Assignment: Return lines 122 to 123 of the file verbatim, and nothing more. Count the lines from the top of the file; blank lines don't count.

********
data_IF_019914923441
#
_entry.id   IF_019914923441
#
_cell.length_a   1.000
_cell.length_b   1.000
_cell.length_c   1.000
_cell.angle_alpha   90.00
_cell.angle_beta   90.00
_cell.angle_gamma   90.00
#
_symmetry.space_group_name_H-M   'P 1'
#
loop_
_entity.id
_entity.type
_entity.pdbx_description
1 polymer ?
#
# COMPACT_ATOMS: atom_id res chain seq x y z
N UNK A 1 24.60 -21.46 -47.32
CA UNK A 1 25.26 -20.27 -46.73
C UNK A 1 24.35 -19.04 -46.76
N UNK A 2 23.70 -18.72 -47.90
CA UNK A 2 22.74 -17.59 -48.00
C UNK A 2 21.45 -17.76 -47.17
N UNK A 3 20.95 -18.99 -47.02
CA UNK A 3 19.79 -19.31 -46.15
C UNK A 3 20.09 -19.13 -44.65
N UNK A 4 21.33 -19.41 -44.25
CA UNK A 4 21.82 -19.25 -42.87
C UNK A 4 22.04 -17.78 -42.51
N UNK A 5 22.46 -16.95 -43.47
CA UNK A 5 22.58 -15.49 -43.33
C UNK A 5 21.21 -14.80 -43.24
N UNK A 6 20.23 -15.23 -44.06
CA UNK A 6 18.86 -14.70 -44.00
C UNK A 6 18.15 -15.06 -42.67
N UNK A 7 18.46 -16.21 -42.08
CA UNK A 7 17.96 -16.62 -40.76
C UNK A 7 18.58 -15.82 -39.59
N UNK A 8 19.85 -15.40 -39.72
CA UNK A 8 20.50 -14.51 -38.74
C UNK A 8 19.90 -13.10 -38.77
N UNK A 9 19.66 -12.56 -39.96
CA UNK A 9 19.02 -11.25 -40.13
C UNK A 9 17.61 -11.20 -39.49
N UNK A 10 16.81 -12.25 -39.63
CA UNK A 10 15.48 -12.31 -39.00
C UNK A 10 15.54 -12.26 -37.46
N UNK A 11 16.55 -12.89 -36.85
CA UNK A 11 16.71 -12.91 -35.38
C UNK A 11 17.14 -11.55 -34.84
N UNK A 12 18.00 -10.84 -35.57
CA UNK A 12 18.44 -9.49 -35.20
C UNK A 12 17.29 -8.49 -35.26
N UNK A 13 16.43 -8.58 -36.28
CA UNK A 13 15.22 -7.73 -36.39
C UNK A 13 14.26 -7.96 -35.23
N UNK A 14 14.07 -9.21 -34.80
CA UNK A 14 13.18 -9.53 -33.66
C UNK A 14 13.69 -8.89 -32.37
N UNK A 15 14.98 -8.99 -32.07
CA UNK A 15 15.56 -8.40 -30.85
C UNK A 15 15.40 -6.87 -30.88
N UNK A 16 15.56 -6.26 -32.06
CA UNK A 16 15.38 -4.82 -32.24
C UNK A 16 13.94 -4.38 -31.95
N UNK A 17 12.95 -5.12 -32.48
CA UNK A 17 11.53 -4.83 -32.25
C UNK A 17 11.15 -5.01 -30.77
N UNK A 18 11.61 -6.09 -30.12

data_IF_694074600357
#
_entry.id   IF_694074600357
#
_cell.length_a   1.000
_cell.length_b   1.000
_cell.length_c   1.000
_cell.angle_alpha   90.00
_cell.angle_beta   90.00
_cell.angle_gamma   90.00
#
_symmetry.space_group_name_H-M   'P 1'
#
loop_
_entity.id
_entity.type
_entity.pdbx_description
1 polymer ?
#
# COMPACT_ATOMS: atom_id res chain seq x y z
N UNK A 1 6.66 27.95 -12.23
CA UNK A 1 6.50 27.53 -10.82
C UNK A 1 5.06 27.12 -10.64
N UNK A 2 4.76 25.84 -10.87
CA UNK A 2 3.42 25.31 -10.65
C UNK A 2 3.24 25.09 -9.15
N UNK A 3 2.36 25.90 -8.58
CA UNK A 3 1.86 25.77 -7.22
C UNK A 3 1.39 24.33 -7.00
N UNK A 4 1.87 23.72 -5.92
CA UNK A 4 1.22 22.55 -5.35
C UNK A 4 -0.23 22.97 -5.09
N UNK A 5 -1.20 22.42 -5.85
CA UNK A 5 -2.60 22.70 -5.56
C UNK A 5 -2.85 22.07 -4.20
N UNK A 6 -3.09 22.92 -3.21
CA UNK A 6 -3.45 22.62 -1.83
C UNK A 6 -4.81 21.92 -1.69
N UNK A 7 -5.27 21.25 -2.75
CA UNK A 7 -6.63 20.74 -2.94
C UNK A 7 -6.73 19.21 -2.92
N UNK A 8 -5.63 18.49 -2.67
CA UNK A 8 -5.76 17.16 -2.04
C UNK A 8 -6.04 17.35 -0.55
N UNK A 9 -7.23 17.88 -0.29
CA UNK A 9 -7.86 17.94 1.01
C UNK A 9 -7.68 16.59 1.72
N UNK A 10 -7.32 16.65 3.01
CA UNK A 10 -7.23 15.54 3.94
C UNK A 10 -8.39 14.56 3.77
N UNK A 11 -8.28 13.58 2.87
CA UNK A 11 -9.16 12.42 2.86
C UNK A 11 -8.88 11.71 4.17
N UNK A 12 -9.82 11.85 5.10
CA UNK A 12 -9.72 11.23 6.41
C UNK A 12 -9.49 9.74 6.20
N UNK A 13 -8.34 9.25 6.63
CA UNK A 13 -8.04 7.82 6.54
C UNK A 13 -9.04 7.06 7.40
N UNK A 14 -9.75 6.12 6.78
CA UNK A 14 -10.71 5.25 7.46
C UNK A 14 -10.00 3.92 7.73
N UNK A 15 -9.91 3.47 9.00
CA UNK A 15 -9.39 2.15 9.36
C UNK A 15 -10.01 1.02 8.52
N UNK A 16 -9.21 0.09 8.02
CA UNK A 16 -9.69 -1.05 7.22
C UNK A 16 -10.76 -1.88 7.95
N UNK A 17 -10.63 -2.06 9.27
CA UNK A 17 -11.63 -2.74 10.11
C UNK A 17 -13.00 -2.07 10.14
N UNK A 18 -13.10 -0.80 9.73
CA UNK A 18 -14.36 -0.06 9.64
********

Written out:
C UNK A 10 -8.39 14.56 3.77
N UNK A 11 -8.28 13.58 2.87